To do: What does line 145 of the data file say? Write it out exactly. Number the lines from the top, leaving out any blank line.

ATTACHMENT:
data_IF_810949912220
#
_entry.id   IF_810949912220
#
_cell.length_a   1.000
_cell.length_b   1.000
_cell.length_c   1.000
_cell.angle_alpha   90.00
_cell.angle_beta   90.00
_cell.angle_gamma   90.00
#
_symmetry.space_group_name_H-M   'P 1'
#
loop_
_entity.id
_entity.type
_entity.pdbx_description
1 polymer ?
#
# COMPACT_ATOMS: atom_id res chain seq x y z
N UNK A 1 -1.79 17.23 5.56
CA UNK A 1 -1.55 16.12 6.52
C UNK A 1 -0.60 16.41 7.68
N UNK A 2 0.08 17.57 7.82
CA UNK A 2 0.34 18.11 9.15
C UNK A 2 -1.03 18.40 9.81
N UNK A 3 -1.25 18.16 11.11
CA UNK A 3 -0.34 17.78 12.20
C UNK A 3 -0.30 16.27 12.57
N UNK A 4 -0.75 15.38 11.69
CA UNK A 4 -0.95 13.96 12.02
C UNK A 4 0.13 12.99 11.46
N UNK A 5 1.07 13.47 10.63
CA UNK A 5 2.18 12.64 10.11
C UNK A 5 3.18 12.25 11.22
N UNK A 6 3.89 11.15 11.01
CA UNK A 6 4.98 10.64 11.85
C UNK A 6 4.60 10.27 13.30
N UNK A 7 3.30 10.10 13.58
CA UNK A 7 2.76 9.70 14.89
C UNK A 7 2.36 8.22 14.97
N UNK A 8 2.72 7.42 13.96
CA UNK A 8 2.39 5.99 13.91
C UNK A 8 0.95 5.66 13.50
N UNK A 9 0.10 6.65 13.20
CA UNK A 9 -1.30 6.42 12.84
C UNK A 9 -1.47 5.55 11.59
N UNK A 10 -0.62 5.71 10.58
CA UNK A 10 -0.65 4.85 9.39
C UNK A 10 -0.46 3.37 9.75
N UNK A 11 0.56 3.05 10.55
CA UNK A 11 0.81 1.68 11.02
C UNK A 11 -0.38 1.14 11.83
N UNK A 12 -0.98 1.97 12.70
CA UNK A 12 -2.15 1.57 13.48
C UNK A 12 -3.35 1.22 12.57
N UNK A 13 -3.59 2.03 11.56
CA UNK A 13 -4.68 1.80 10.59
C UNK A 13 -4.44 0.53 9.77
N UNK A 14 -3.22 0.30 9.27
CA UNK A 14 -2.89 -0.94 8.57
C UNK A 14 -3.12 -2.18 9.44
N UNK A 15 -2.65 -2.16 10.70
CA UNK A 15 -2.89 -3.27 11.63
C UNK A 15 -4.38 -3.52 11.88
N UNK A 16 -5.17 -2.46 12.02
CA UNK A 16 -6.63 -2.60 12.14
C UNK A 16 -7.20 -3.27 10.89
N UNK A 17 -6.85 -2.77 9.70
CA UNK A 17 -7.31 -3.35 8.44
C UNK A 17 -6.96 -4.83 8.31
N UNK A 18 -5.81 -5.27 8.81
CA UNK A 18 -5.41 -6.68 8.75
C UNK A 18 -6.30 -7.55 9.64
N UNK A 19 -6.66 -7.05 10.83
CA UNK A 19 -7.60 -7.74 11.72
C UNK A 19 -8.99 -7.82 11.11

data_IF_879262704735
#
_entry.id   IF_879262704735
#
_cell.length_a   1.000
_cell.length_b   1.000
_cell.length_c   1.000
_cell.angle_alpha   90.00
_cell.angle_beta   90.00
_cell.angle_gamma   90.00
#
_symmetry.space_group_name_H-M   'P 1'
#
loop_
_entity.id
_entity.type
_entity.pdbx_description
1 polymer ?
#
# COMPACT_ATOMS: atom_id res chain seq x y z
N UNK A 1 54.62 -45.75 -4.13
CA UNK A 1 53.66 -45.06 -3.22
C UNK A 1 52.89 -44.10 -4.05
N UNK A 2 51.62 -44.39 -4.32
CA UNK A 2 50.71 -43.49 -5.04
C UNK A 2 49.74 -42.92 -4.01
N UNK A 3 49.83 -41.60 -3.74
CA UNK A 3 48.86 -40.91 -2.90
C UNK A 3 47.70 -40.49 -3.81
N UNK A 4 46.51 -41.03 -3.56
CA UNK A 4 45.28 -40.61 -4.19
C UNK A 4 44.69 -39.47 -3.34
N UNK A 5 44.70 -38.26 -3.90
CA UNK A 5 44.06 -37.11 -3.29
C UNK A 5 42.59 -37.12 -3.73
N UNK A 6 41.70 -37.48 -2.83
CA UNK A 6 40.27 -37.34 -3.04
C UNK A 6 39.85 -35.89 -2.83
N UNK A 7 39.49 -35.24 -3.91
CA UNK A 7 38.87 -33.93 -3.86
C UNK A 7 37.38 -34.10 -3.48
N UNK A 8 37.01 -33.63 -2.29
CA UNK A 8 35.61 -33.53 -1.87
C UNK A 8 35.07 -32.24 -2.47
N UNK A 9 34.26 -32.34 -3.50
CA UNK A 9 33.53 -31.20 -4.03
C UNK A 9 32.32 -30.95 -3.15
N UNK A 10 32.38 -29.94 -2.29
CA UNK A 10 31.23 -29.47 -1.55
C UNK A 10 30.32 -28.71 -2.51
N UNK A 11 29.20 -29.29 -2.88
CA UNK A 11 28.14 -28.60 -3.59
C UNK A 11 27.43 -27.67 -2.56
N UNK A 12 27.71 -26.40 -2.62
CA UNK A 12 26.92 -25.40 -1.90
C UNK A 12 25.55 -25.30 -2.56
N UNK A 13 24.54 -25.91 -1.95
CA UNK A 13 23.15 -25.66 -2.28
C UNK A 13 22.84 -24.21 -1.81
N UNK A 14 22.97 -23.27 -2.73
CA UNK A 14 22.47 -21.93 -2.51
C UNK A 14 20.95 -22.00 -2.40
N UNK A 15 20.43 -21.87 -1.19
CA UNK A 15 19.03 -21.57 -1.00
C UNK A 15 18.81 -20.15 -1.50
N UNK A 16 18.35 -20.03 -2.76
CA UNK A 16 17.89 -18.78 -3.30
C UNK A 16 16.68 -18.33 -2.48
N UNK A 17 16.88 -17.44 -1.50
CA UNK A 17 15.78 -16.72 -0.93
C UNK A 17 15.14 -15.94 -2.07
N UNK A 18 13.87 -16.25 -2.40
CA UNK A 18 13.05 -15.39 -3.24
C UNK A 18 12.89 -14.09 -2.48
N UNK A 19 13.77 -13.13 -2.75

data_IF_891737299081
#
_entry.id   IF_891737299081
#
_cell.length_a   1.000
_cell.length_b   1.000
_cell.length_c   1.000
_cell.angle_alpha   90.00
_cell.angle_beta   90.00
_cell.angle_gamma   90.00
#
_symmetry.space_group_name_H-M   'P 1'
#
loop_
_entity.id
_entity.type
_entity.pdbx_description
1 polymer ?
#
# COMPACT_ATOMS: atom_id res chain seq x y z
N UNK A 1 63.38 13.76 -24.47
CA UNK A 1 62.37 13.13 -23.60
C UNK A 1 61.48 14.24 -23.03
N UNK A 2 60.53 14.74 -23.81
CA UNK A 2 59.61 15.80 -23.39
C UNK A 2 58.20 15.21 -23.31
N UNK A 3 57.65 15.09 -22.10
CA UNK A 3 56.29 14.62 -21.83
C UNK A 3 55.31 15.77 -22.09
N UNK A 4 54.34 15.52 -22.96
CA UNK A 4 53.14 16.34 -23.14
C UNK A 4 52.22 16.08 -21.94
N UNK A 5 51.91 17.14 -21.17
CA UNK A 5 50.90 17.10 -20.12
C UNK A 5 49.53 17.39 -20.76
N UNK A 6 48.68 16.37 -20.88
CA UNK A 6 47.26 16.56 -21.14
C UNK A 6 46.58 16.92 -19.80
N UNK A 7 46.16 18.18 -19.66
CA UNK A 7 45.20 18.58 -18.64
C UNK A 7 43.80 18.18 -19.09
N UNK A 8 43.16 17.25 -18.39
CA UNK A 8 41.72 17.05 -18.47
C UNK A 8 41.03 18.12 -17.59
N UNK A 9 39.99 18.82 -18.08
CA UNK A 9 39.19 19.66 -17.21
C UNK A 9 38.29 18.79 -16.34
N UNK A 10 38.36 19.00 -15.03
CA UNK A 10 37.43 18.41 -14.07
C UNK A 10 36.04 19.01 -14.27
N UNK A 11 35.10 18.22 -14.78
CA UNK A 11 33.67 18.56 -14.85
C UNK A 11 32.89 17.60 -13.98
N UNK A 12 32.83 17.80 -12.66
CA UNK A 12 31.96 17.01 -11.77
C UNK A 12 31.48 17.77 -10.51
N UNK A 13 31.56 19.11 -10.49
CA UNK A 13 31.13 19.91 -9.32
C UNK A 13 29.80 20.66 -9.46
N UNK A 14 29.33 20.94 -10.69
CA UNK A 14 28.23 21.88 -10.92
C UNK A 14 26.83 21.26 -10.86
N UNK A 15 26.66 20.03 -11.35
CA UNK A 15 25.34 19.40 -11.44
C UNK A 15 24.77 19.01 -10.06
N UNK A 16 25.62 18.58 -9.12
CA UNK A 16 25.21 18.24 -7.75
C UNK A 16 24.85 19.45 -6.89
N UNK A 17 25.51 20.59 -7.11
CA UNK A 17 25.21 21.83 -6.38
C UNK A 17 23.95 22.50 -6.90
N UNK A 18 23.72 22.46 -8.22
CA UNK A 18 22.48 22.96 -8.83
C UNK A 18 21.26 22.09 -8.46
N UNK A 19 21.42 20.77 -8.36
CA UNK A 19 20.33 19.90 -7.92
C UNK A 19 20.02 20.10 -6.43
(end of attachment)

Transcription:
C UNK A 16 16.68 -18.33 -2.48